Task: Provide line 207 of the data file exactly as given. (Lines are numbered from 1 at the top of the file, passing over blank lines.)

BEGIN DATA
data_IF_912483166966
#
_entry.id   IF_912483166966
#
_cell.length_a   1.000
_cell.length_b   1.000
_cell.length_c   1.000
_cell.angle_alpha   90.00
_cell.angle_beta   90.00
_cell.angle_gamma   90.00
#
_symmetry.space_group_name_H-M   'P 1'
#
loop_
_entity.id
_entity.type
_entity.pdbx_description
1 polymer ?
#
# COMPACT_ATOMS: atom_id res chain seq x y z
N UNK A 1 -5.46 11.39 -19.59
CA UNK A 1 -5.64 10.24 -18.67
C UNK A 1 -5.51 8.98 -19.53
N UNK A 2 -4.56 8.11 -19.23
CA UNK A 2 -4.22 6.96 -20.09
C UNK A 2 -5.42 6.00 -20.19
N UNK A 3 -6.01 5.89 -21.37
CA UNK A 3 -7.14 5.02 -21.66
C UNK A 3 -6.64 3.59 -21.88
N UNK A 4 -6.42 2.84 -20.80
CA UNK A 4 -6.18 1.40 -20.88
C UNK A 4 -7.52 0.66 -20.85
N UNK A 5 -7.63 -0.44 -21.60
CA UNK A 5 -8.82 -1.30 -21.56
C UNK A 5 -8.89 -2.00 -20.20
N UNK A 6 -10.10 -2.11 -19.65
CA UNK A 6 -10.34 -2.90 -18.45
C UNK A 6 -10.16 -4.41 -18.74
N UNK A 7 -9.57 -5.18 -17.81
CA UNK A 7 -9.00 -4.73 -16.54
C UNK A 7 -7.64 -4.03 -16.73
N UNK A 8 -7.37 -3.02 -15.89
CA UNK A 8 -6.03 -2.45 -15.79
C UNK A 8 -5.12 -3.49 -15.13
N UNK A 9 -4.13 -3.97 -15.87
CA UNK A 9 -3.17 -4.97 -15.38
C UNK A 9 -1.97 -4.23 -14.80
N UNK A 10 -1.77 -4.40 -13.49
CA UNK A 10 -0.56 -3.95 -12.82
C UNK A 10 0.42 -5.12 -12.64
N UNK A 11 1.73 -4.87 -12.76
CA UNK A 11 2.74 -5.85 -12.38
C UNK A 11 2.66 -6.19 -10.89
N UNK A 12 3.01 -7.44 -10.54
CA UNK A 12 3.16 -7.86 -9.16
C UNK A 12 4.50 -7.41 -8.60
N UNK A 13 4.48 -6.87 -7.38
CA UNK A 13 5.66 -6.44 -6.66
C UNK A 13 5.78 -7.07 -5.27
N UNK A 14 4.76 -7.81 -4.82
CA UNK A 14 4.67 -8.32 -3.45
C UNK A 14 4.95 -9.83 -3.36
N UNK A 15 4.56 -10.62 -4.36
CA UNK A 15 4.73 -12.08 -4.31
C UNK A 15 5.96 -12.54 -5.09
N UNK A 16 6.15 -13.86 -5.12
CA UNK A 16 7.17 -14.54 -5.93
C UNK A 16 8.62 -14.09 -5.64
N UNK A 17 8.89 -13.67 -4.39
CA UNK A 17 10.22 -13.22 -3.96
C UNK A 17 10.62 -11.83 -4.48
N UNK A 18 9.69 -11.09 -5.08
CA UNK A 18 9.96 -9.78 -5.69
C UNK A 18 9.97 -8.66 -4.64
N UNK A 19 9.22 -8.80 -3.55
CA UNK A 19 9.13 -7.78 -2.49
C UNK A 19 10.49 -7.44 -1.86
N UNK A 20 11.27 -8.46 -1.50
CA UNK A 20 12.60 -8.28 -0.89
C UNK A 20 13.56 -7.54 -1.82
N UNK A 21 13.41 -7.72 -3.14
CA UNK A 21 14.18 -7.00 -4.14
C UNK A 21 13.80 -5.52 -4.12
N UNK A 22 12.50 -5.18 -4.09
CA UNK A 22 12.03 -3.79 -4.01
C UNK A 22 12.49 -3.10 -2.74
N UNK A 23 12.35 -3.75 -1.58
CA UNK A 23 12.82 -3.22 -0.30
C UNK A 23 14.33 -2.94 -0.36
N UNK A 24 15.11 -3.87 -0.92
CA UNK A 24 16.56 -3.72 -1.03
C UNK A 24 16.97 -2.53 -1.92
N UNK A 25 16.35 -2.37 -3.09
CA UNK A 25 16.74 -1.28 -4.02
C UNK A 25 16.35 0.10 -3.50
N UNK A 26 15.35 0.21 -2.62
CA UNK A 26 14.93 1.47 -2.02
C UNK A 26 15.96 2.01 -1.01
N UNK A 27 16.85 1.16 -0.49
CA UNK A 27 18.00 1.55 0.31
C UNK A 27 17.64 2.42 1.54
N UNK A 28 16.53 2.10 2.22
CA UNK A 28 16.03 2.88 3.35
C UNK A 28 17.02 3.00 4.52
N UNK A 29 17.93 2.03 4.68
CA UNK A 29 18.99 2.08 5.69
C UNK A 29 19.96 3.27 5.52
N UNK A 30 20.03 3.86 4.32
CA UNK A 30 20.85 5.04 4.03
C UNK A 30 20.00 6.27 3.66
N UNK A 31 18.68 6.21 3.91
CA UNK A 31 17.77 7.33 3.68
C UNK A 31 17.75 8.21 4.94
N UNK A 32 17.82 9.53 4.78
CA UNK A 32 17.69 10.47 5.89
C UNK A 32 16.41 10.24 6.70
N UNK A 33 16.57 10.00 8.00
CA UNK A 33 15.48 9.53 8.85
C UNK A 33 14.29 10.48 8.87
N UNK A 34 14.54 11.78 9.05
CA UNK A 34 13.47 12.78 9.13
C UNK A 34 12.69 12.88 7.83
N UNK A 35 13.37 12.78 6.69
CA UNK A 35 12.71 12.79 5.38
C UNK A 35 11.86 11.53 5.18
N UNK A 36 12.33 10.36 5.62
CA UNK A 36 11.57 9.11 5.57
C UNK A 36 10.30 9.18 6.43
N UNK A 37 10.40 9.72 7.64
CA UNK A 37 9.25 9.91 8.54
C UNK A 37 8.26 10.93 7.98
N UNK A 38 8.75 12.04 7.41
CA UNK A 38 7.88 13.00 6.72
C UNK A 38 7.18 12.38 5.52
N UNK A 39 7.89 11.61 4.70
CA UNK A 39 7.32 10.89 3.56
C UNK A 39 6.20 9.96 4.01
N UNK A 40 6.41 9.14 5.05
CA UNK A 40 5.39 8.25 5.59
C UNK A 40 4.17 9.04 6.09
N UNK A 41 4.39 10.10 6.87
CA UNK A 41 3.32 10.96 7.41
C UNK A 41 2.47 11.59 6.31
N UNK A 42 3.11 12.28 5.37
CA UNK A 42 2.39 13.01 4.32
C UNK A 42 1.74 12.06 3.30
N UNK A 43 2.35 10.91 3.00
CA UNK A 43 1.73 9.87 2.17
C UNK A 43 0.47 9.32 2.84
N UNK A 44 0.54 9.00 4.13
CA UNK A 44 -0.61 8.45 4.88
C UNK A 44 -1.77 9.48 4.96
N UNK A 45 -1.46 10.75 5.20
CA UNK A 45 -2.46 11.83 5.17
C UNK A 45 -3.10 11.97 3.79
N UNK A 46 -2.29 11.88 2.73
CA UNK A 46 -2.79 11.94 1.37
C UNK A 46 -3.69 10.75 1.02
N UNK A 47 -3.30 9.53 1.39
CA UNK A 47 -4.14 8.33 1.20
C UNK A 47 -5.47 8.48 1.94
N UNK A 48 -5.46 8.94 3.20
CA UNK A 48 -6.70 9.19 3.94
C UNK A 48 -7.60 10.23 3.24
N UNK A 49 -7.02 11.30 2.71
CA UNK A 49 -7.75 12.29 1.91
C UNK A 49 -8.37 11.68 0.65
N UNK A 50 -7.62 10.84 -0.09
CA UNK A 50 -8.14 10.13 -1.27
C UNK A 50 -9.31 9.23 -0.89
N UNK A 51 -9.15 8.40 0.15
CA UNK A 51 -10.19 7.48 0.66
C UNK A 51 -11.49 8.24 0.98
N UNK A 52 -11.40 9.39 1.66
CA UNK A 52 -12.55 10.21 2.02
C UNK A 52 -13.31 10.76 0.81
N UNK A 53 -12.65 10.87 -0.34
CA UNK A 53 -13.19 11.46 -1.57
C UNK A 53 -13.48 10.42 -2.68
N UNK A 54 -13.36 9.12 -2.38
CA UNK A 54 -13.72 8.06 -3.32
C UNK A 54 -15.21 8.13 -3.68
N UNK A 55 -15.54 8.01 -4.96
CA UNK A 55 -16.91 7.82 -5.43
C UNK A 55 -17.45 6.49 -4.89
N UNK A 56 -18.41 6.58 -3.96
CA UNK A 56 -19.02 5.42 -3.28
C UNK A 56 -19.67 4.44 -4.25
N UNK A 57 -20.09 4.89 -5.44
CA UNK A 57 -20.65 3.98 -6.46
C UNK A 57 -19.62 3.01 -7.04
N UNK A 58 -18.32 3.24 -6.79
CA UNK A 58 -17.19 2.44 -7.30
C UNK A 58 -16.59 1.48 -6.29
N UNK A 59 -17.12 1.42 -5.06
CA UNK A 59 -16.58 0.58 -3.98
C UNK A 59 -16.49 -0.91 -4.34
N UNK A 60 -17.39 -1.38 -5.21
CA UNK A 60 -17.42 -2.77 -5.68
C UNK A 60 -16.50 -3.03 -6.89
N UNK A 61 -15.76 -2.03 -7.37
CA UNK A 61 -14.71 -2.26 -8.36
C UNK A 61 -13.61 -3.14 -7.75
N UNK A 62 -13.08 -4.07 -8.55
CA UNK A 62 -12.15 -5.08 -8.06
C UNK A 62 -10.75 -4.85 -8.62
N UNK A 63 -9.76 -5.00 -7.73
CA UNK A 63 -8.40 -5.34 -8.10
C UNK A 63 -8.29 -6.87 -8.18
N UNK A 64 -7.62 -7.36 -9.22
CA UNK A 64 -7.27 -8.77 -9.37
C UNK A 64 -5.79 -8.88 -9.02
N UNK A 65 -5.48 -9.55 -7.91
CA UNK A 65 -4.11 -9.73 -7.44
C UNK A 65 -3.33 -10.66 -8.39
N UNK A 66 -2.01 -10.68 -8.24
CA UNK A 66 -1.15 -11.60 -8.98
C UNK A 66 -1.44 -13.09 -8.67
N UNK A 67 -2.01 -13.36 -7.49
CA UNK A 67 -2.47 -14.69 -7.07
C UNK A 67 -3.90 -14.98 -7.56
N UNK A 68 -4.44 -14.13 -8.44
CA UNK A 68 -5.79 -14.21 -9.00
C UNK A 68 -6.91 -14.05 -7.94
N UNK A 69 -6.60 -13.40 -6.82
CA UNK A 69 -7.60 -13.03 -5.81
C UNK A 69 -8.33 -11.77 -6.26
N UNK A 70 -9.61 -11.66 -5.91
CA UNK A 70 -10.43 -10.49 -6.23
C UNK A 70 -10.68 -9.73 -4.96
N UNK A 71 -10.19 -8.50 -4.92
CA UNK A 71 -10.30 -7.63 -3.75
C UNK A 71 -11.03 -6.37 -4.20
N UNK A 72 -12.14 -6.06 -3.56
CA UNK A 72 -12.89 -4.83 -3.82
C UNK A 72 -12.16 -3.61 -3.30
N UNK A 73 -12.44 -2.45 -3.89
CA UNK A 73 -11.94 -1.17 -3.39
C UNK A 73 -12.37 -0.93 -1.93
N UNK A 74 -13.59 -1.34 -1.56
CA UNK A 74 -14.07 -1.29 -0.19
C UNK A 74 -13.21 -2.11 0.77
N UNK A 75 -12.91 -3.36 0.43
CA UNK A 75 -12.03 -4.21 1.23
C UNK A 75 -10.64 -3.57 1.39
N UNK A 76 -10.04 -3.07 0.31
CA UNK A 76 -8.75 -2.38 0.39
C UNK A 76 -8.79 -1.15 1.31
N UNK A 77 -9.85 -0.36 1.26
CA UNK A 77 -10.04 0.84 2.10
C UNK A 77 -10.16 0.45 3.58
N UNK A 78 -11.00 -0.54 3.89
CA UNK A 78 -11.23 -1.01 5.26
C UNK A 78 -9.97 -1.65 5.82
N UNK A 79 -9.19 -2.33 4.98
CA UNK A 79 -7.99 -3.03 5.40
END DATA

N UNK A 63 -9.76 -5.00 -7.73